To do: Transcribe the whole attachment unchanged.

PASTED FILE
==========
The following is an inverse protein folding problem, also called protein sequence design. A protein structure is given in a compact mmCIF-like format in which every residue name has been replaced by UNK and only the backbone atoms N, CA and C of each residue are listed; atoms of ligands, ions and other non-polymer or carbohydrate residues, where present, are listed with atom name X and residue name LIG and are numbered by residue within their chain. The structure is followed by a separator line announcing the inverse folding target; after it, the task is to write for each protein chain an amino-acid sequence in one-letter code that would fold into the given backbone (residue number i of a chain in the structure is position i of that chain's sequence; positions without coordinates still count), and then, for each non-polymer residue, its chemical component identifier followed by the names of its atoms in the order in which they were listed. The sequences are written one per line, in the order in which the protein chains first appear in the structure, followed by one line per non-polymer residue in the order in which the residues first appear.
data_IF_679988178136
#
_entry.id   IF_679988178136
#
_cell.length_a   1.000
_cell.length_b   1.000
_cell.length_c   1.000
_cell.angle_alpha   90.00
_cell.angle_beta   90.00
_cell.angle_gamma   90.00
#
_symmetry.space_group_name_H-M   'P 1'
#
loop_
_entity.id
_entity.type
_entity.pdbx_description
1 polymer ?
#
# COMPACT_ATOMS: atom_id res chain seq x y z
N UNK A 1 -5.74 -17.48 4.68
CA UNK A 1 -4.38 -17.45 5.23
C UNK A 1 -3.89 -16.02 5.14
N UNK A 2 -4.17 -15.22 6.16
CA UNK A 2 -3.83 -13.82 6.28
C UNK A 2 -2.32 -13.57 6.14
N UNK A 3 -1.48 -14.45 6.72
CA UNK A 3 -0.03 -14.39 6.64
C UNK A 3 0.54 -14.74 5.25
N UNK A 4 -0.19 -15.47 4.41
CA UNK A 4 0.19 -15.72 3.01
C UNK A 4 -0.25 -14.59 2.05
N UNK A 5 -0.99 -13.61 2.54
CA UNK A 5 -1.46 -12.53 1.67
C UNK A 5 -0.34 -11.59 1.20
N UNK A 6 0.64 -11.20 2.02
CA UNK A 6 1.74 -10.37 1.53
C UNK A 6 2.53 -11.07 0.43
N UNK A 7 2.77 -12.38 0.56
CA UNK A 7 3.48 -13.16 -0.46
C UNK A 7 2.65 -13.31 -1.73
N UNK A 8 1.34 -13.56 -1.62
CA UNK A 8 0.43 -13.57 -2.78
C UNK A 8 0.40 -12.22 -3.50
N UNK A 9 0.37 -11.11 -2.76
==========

The following is an inverse protein folding problem, also called protein sequence design. A protein structure is given in a compact mmCIF-like format in which every residue name has been replaced by UNK and only the backbone atoms N, CA and C of each residue are listed; atoms of ligands, ions and other non-polymer or carbohydrate residues, where present, are listed with atom name X and residue name LIG and are numbered by residue within their chain. The structure is followed by a separator line announcing the inverse folding target; after it, the task is to write for each protein chain an amino-acid sequence in one-letter code that would fold into the given backbone (residue number i of a chain in the structure is position i of that chain's sequence; positions without coordinates still count), and then, for each non-polymer residue, its chemical component identifier followed by the names of its atoms in the order in which they were listed. The sequences are written one per line, in the order in which the protein chains first appear in the structure, followed by one line per non-polymer residue in the order in which the residues first appear.
data_IF_679988178136
#
_entry.id   IF_679988178136
#
_cell.length_a   1.000
_cell.length_b   1.000
_cell.length_c   1.000
_cell.angle_alpha   90.00
_cell.angle_beta   90.00
_cell.angle_gamma   90.00
#
_symmetry.space_group_name_H-M   'P 1'
#
loop_
_entity.id
_entity.type
_entity.pdbx_description
1 polymer ?
#
# COMPACT_ATOMS: atom_id res chain seq x y z
N UNK A 1 -5.74 -17.48 4.68
CA UNK A 1 -4.38 -17.45 5.23
C UNK A 1 -3.89 -16.02 5.14
N UNK A 2 -4.17 -15.22 6.16
CA UNK A 2 -3.83 -13.82 6.28
C UNK A 2 -2.32 -13.57 6.14
N UNK A 3 -1.48 -14.45 6.72
CA UNK A 3 -0.03 -14.39 6.64
C UNK A 3 0.54 -14.74 5.25
N UNK A 4 -0.19 -15.47 4.41
CA UNK A 4 0.19 -15.72 3.01
C UNK A 4 -0.25 -14.59 2.05
N UNK A 5 -0.99 -13.61 2.54
CA UNK A 5 -1.46 -12.53 1.67
C UNK A 5 -0.34 -11.59 1.20
N UNK A 6 0.64 -11.20 2.02
CA UNK A 6 1.74 -10.37 1.53
C UNK A 6 2.53 -11.07 0.43
N UNK A 7 2.77 -12.38 0.56
CA UNK A 7 3.48 -13.16 -0.46
C UNK A 7 2.65 -13.31 -1.73
N UNK A 8 1.34 -13.56 -1.62
CA UNK A 8 0.43 -13.57 -2.78
C UNK A 8 0.40 -12.22 -3.50
N UNK A 9 0.37 -11.11 -2.76